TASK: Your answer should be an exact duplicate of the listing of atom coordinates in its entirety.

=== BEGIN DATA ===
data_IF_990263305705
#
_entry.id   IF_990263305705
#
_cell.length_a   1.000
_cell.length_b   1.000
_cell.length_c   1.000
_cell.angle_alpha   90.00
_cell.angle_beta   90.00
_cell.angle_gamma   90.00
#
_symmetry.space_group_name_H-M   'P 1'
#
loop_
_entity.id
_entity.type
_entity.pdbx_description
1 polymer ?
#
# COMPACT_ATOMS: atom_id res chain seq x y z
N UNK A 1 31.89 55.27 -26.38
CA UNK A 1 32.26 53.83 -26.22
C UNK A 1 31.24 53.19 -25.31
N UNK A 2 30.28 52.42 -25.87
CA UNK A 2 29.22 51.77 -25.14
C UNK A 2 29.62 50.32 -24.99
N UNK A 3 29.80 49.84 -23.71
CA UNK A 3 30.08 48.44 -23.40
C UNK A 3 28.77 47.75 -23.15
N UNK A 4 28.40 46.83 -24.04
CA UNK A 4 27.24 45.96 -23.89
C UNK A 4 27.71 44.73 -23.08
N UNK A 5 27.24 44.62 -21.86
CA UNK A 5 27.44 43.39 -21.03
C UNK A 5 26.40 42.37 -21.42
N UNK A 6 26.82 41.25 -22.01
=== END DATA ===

data_IF_990263305705
#
_entry.id   IF_990263305705
#
_cell.length_a   1.000
_cell.length_b   1.000
_cell.length_c   1.000
_cell.angle_alpha   90.00
_cell.angle_beta   90.00
_cell.angle_gamma   90.00
#
_symmetry.space_group_name_H-M   'P 1'
#
loop_
_entity.id
_entity.type
_entity.pdbx_description
1 polymer ?
#
# COMPACT_ATOMS: atom_id res chain seq x y z
N UNK A 1 31.89 55.27 -26.38
CA UNK A 1 32.26 53.83 -26.22
C UNK A 1 31.24 53.19 -25.31
N UNK A 2 30.28 52.42 -25.87
CA UNK A 2 29.22 51.77 -25.14
C UNK A 2 29.62 50.32 -24.99
N UNK A 3 29.80 49.84 -23.71
CA UNK A 3 30.08 48.44 -23.40
C UNK A 3 28.77 47.75 -23.15
N UNK A 4 28.40 46.83 -24.04
CA UNK A 4 27.24 45.96 -23.89
C UNK A 4 27.71 44.73 -23.08
N UNK A 5 27.24 44.62 -21.86
CA UNK A 5 27.44 43.39 -21.03
C UNK A 5 26.40 42.37 -21.42
N UNK A 6 26.82 41.25 -22.01